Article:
• Family Farm Alliance

New administration brings opportunities for Western agriculture


A massive flood event or destructive drought are two sure crises that will get

policymakers focused on improving water management policy. The recent drought has ramped up much-needed congressional interest in Western water. Late last year, President Obama signed into law the Water Infrastructure Improvements for the Nation Act. This will allow Western

water providers to better manage and prepare for future dry times. Earlier this year, historic snowpack levels and heavy rains overwhelmed parts of the West Coast. This further underscores the critical importance of upgrading infrastructure and policies to enhance water resources management.

The Trump administration and Congress

need to address Western water resources

development with priority. Right now, new

water projects are often hamstrung by a

vast array of dated federal environmental

laws and regulations. Unfortunately, it’s

hard to draw attention to these issues.

Right now, energy issues, repealing and/or

replacing Obamacare and tax reform are all

hogging the limelight in Washington.

It’s time to make Western irrigated

agriculture one of the priorities for the

Trump administration.

American food production requires a

vibrant farm economy. For farmers to

survive, a stable water supply is a must. In

many areas of the West, water resources

are available and projects are waiting to be

developed. However, federal policies make

development of these stabilizing water

supplies nearly impossible.

Over the past decade, certain activist

groups have cynically used fish and wildlife

management to eliminate sectors of

production agriculture. Sometimes, these

efforts have been supported by our own

federal government. It has happened in

places like the Klamath Basin and California’s

Central Valley. Water originally developed

for farms and ranches has been redirected

to meet the unsubstantiated needs of fish

protected under the Endangered Species

Act. It is happening now in Oregon’s

Deschutes River Basin, where environmental

litigants are taking water away from farmers

and dedicating it to the debatable needs of

the ESA-protected Oregon spotted frog.

The producers and conservationists we

work with are always looking for ways to

find a sustainable balance of environmental

protection and economic prosperity.

Irrigated agriculture provides a $172 billion

annual boost to our economy. It also

provides important habitat for western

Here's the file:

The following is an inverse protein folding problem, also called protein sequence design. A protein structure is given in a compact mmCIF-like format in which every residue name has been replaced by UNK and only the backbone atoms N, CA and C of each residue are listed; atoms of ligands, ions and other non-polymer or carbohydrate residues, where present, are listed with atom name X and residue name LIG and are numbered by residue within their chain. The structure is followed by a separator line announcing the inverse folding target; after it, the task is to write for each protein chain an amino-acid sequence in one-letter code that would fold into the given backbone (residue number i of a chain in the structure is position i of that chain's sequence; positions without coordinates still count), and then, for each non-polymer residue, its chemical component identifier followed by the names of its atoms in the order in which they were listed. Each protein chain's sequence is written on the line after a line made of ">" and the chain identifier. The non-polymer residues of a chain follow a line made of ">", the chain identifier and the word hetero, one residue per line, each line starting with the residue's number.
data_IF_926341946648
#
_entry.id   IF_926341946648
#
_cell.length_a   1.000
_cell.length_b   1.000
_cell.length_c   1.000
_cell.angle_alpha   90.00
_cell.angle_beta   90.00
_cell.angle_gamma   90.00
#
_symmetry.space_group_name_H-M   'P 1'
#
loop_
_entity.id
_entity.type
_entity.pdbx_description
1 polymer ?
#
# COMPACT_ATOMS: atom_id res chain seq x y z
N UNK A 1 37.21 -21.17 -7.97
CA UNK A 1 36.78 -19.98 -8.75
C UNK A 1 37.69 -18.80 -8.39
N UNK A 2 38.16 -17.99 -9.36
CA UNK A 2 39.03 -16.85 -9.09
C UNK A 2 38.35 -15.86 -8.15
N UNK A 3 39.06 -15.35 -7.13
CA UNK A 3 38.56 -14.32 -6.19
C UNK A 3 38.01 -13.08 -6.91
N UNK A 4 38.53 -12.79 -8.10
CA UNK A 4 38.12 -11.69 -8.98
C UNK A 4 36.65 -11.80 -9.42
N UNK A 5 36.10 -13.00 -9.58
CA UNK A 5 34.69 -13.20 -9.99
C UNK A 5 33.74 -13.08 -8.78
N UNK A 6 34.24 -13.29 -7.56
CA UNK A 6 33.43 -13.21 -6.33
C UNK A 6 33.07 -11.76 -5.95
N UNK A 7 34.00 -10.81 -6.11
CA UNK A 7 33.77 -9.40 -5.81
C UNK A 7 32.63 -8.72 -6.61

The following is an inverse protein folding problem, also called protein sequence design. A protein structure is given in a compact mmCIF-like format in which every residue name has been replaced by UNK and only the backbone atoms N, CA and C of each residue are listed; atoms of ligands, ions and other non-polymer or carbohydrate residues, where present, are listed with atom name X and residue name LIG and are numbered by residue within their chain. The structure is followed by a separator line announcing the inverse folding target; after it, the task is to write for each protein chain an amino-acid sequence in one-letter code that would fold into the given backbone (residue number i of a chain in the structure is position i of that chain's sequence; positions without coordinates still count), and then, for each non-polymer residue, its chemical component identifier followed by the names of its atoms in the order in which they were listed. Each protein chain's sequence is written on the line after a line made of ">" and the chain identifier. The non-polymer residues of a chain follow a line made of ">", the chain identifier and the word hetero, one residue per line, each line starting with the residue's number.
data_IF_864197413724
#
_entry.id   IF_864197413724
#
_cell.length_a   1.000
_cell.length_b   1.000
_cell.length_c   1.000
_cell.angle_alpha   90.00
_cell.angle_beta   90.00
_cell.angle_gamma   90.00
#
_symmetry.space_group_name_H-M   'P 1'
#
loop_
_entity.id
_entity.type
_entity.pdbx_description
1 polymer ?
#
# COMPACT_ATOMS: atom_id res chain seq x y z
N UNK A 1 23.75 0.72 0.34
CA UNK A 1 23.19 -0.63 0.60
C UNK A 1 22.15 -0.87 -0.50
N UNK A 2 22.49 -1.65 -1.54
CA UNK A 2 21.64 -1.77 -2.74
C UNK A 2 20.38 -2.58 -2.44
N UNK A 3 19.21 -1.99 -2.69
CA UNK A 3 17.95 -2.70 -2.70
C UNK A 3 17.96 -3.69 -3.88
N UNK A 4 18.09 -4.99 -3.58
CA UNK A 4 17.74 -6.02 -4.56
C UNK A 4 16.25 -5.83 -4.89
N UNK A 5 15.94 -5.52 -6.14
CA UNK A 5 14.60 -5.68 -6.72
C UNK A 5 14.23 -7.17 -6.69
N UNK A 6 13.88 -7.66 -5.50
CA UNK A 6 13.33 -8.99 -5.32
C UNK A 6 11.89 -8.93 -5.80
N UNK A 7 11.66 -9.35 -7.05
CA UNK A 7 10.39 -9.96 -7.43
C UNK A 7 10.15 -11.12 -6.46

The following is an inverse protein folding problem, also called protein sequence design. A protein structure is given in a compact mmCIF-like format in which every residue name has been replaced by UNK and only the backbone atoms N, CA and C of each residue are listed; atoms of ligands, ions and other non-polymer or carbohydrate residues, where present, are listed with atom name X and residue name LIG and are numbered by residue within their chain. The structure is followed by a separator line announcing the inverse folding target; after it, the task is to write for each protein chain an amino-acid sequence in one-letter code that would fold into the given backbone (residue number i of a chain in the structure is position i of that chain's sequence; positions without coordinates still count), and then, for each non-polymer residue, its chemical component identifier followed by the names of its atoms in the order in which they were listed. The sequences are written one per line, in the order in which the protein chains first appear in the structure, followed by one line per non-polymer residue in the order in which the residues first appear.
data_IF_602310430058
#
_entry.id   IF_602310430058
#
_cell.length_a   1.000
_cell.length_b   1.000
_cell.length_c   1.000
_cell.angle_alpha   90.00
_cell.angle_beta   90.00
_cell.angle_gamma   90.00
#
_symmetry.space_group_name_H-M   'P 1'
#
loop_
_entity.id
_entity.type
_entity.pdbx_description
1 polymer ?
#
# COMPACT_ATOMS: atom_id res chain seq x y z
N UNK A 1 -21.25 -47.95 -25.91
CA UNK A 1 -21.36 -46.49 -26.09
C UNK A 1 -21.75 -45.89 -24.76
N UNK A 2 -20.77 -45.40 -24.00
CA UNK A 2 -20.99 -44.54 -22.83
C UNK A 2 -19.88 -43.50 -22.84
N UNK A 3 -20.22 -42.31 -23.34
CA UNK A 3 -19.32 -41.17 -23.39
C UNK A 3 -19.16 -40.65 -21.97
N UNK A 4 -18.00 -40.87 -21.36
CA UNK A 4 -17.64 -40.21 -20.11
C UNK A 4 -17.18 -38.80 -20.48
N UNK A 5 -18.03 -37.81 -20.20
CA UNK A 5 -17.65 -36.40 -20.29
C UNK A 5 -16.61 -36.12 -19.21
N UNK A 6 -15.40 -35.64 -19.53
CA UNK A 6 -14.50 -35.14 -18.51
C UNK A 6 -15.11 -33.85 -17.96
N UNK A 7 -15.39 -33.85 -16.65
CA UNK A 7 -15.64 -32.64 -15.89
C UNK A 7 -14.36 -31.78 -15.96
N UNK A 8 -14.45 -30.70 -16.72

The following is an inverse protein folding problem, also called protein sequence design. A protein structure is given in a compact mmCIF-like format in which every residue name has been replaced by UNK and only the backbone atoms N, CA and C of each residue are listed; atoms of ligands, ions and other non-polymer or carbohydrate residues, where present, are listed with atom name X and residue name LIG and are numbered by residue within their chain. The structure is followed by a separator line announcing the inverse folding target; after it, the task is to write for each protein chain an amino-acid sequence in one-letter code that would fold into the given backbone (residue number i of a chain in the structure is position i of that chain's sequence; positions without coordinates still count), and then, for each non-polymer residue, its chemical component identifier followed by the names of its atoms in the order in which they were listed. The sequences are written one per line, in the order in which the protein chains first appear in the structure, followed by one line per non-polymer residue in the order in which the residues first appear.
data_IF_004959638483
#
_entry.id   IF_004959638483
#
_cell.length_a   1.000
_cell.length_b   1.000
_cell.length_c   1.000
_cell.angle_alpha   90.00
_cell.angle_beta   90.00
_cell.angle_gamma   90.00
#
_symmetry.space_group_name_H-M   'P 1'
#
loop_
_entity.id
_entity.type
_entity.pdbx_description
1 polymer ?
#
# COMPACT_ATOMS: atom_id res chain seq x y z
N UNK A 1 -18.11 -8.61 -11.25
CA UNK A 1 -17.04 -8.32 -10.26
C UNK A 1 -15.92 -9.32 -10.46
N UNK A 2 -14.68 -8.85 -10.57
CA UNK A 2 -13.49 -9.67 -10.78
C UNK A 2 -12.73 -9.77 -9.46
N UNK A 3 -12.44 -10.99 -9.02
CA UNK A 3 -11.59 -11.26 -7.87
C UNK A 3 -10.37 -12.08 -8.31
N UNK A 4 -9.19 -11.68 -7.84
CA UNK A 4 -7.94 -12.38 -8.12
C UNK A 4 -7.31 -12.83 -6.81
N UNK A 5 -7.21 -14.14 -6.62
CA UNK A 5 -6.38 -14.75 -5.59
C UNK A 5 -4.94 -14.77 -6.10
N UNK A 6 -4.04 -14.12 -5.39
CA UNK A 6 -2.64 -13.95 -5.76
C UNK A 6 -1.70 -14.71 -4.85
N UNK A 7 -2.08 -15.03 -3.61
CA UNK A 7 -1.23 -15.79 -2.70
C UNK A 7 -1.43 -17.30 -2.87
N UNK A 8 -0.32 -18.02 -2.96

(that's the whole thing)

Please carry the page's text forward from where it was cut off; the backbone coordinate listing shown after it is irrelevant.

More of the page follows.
waterfowl and other wildlife. Its open

spaces are treasured by citizens throughout

the West and the nation. Family farmers

and ranchers are clearly willing to partner

with constructive conservation groups

and federal agencies. There are many

opportunities where producers can help

both strengthen their productivity and

improve the environment.

Still, many Western producers face daunting

regulatory and policy-related challenges.

Some of these are brought on — in part

— by federal agency implementation of

environmental laws. Others result from the

harmful tactics employed by litigious, anti-

farming activists. Plus, there are countless

new rules and policies skewed toward

environmental protection.

On the ground, water systems built early

in the last century are aging. Once-reliable

federal grants and loan programs are a thing

of the past. Little progress has been made

toward developing new and improved

water infrastructure, while water demands

of expanding cities, energy production and

environmental needs continue to grow.

These challenges are daunting, and they

will require innovative solutions:

We must find ways to recover water

supply certainty by updating and

expanding Western water infrastructure.

Congress and the Trump administration

can find ways to curb environmental

lawsuits against federal agencies and the

rural communities they serve.

It’s time to update and streamline

outdated federal environmental laws

so they work to enhance the nation’s

food production, ecosystems and rural

communities together.

We must start trimming chapters, rather

than adding new ones, to the regulatory

playbook. The current one is already too

voluminous, top-down and daunting.

We have worked closely with the Western

Governors Association to seek creative

ways to update the ESA and make it work

better. We are always looking for specific

recommendations that can be applied via

legislation or administrative means.

We value our relationship with the Irrigation

Association and will work on many of these

endeavors with them. I serve on IA’s 2019

Farm Bill Task Force. We will continue to

promote improved coordination between

Interior Department and USDA water

conservation program implementation. The

role of irrigation districts in conservation

grant programs must be elevated. We’ll also

push for a stronger state and local role in

decision-making on conservation matters.

The Family Farm Alliance has developed

specific recommendations for the Trump

administration that can help provide

solutions to meet these needs. It is our

hope that the administration will embrace

our approach: the best solutions are driven

locally by real people with a grasp of “on-

the-ground” reality and who are strongly

invested in successful solutions.